(52) Ammianus treats the burial of Julian as if it were of interest solely because of the presence there of the future usurper Procopius (Amm. 25.9.12-13). Yet the two brief notices do not necessarily contradict one another, as Merobaudes was present in an official military capacity only, while Procopius was a relative of the deceased, present in a personal capacity.
(53) C. Th. 14.17.9 (389); ND Or. 11.8.
(54) See J. W. Eadie, `The Development of Roman Mailed Cavalry', JRS 57 (1967), 161-73; also, Hoffmann, DSBI(n. 1), pp. 265-78, and DSB II, pp. 110-17.
(55) The equites Persae clibanarii (ND Or. 6.32), and the comites [Persae] clibanarii (ND Or. 5.29). The full title of the latter has to be restored from hagiographical sources, an anonymous Life of Constantine (BHG 364), and the Passio Eusignii (BHG 639). See D. Woods, `Constantine I and the Persocomites', Maynooth Review 15 (1997), forthcoming.
(56) On his defection, see Zos. HN 2.27; Zon. 13.5. The latter describes his command of cavalry under Constantius II: [GREEK TEXT NOT REPRODUCIBLE IN ASCII].
(57) Not once does Ammianus refer to Hormisdas by a Roman title, despite frequent references to his exploits during the Persian campaign (Amm. 24.1.2, 1.8, 2.4, 2.11, 2.20, 5.4). The only source for his rank as comes is the Passio SS. Bonosi et Maximiliani (BHL 1427) which is probably to be trusted in this matter. On the value of this text, see Woods, `Ammianus Marcellinus and the Deaths of Bonosus and Maximilianus', art. cit. (n. 22). Zosimus describes Hormisdas as [GREEK TEXT NOT REPRODUCIBLE IN ASCII] (HN 3.11.3) or [GREEK TEXT NOT REPRODUCIBLE IN ASCII] (HN 3.13.3), which confirms that Hormisdas was a cavalry commander, but does not allow us to distinguish whether his correct Latin title was dux, comes, or magister even.
(58) Amm. 16.10.8-16. In general, see A. Cameron, `Biondo's Ammianus: Constantius and Hormisdas at Rome', HSCPh 92 (1989), 423-36.
(59) Since Hormisdas' last recorded appearance was at that same battle which saw the death of the magister officiorum Anatolius, and the lucky escape of the praetorian prefect Salutius, one suspects that he himself was a victim of this same disaster (Zos. HN 3.29.2).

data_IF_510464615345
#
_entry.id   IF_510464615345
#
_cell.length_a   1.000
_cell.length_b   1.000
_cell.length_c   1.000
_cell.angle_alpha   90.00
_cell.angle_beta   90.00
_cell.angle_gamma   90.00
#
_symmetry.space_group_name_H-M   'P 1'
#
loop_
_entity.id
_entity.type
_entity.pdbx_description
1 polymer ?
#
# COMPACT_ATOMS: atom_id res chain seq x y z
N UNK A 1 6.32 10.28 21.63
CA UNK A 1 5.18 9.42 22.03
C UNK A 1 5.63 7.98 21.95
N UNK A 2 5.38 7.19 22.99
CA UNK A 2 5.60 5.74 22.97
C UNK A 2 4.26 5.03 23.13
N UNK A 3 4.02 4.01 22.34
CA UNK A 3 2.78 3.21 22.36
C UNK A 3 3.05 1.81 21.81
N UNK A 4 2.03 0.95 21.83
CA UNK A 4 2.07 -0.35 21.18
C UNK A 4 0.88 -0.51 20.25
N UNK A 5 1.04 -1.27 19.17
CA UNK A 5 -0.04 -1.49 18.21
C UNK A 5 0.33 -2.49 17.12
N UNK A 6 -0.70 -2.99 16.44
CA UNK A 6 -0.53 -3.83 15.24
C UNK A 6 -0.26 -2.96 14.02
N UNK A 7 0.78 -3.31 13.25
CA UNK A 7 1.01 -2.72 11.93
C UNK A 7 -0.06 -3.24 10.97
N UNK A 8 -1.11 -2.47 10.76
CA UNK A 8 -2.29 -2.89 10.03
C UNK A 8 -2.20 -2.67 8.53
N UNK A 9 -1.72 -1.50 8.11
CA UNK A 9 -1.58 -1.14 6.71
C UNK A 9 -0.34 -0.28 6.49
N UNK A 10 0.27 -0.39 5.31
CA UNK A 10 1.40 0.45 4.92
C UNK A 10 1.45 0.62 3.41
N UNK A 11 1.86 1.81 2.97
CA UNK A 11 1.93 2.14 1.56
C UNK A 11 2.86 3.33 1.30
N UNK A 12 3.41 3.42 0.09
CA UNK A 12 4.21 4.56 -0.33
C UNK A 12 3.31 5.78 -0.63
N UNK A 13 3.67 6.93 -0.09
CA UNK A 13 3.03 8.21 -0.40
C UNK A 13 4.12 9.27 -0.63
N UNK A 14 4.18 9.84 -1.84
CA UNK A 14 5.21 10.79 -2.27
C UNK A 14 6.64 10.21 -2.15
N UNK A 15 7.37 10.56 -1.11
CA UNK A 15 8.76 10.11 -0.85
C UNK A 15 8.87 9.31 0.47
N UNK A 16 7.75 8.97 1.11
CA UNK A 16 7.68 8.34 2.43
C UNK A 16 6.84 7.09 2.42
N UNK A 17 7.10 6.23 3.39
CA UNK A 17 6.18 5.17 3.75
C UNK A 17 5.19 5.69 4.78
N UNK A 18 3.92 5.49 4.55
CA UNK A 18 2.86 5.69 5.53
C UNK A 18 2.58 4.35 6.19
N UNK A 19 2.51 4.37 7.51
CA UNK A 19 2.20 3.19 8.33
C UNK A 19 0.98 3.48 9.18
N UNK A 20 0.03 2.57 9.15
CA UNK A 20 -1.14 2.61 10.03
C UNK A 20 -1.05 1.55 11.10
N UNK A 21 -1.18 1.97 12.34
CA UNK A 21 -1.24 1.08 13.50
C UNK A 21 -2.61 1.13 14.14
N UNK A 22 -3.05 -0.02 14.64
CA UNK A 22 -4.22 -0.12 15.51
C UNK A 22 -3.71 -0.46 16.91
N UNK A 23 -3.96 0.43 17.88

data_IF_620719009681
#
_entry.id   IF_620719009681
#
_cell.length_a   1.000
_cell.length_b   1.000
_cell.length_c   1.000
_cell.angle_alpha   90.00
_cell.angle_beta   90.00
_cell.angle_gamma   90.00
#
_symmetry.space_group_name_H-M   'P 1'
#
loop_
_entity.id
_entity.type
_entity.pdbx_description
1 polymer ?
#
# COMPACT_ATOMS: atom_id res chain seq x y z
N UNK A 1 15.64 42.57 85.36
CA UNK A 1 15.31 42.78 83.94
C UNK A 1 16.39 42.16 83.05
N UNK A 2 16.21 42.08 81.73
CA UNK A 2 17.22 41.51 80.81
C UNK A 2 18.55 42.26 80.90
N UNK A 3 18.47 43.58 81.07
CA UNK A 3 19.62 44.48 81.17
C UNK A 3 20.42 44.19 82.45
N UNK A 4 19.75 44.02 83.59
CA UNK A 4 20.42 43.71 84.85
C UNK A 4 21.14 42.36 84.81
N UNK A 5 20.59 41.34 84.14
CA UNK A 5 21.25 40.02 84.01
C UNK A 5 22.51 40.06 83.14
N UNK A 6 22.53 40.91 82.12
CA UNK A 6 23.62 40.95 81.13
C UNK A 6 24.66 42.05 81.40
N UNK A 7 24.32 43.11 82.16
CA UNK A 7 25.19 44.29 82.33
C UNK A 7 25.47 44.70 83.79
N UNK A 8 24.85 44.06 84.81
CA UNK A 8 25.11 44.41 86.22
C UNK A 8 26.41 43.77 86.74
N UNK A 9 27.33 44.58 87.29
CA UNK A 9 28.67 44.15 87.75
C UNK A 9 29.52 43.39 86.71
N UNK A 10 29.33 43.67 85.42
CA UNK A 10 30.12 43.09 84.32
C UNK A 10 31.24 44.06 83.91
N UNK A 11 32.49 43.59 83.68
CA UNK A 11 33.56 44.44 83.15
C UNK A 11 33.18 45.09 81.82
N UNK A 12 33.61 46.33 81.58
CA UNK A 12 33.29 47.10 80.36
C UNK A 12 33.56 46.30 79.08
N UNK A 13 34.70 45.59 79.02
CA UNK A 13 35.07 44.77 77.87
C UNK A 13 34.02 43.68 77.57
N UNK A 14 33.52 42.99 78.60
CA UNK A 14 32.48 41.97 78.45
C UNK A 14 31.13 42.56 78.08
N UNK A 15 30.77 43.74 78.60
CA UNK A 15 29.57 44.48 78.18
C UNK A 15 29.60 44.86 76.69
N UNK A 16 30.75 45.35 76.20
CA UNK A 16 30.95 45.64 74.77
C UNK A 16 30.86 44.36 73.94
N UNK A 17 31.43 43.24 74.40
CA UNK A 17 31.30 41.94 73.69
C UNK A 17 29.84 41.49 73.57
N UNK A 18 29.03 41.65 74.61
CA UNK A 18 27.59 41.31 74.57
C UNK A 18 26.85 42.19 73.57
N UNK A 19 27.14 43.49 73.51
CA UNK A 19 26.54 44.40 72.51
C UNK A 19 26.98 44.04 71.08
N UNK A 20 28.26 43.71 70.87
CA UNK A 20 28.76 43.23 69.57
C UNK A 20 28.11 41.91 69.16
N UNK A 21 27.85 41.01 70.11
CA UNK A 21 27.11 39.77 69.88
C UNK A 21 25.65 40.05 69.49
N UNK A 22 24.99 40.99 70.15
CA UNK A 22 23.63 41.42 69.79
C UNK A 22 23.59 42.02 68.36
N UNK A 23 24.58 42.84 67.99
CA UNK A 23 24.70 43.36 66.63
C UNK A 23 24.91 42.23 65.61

APPENDIX: TRIBUNI SCHOLARUM PALATINARUM c. A.D. 353-64
The names of those officers whose command of a schola palatina is not directly attested have been italicized.
Schola scutariorum prima Scudilo (PLRE I, pp. 810-11) c. 351-4 Victor(?) (PLRE I, pp. 957-8) 354-6 Cella (PLRE I, p. 190) 356-9 Romanus (PLRE I, p. 768) 359-62 Frumentinus (PLRE I, p. 375) 362-3 Equitius (PLRE I, p. 282) 363-4 Schola scutariorum secunda Bainobaudes (PLRE I, p. 145) c. 354-7 Nestica (PLRE I, p. 625) 357-8 Agilo (PLRE I, pp. 28-9) 358-60 Vincentius (PLRE I, p. 966) 360-2 ? 362-3 Valentinian (PLRE I, pp. 933-4) 363-4 Schola gentilium Malarichus (PLRE I, p. 538) ?-355 Valentinian (PLRE I, pp. 933-4) 355-7 Agilo (PLRE I, pp. 28-9) 357-8 Charietto (PLRE I, p. 200) 358-64 Schola armaturarum Silvanus (PLRE I, pp. 840-1) ?-351 Mallobaudes (PLRE I, p. 539) 351-5 Arinthaeus (PLRE I, pp. 102-3) 355-8 Nevitta (PLRE I, pp. 626-7) 358-60 Filius Marcelli(?) 360-2 Merobaudes (PLRE I, pp. 598-9) 362-4 Schola scutariorum clibanariorum Hormisdas (PLRE I, p. 443) c. 324-63
St Patrick's College (NUI), Maynooth